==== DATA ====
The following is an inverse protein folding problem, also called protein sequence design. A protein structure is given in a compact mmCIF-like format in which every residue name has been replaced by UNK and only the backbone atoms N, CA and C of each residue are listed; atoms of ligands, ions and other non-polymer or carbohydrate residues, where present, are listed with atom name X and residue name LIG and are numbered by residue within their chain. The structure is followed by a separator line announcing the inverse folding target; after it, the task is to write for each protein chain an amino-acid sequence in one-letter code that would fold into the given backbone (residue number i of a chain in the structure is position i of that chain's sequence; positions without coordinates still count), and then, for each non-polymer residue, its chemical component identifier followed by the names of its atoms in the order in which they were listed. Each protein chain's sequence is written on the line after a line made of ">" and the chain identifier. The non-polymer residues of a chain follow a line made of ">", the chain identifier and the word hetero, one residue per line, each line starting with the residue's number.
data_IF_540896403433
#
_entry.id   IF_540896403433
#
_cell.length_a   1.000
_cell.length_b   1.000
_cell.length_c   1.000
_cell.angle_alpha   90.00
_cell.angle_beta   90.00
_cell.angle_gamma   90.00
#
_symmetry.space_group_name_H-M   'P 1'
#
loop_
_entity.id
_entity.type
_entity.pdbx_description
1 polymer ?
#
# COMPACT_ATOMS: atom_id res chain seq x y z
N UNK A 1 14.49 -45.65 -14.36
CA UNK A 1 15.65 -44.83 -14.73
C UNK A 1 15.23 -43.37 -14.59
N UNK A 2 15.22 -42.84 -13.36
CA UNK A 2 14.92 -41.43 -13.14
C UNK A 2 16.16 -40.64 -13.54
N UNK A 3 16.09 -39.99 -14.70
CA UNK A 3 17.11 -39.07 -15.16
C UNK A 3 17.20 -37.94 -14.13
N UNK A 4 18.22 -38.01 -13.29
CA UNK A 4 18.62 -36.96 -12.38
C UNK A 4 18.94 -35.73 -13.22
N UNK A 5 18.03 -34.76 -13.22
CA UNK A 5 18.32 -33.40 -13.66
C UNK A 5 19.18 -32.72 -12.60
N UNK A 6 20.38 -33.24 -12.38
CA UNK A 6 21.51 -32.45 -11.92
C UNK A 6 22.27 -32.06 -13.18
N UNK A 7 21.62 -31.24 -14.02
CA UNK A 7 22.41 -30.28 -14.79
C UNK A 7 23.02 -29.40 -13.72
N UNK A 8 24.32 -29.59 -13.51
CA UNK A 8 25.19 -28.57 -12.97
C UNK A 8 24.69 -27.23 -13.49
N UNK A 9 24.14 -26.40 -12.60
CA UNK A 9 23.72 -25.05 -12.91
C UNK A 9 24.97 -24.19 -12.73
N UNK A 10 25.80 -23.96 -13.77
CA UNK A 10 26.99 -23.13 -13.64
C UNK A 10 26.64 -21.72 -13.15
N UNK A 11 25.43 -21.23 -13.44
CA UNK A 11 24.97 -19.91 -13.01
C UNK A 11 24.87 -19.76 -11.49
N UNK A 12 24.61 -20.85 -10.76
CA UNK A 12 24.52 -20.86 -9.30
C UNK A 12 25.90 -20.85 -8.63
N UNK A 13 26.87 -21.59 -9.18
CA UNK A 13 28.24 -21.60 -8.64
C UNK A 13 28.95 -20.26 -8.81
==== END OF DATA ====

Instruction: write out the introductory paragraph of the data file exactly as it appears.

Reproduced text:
The following is an inverse protein folding problem, also called protein sequence design. A protein structure is given in a compact mmCIF-like format in which every residue name has been replaced by UNK and only the backbone atoms N, CA and C of each residue are listed; atoms of ligands, ions and other non-polymer or carbohydrate residues, where present, are listed with atom name X and residue name LIG and are numbered by residue within their chain. The structure is followed by a separator line announcing the inverse folding target; after it, the task is to write for each protein chain an amino-acid sequence in one-letter code that would fold into the given backbone (residue number i of a chain in the structure is position i of that chain's sequence; positions without coordinates still count), and then, for each non-polymer residue, its chemical component identifier followed by the names of its atoms in the order in which they were listed. Each protein chain's sequence is written on the line after a line made of ">" and the chain identifier. The non-polymer residues of a chain follow a line made of ">", the chain identifier and the word hetero, one residue per line, each line starting with the residue's number.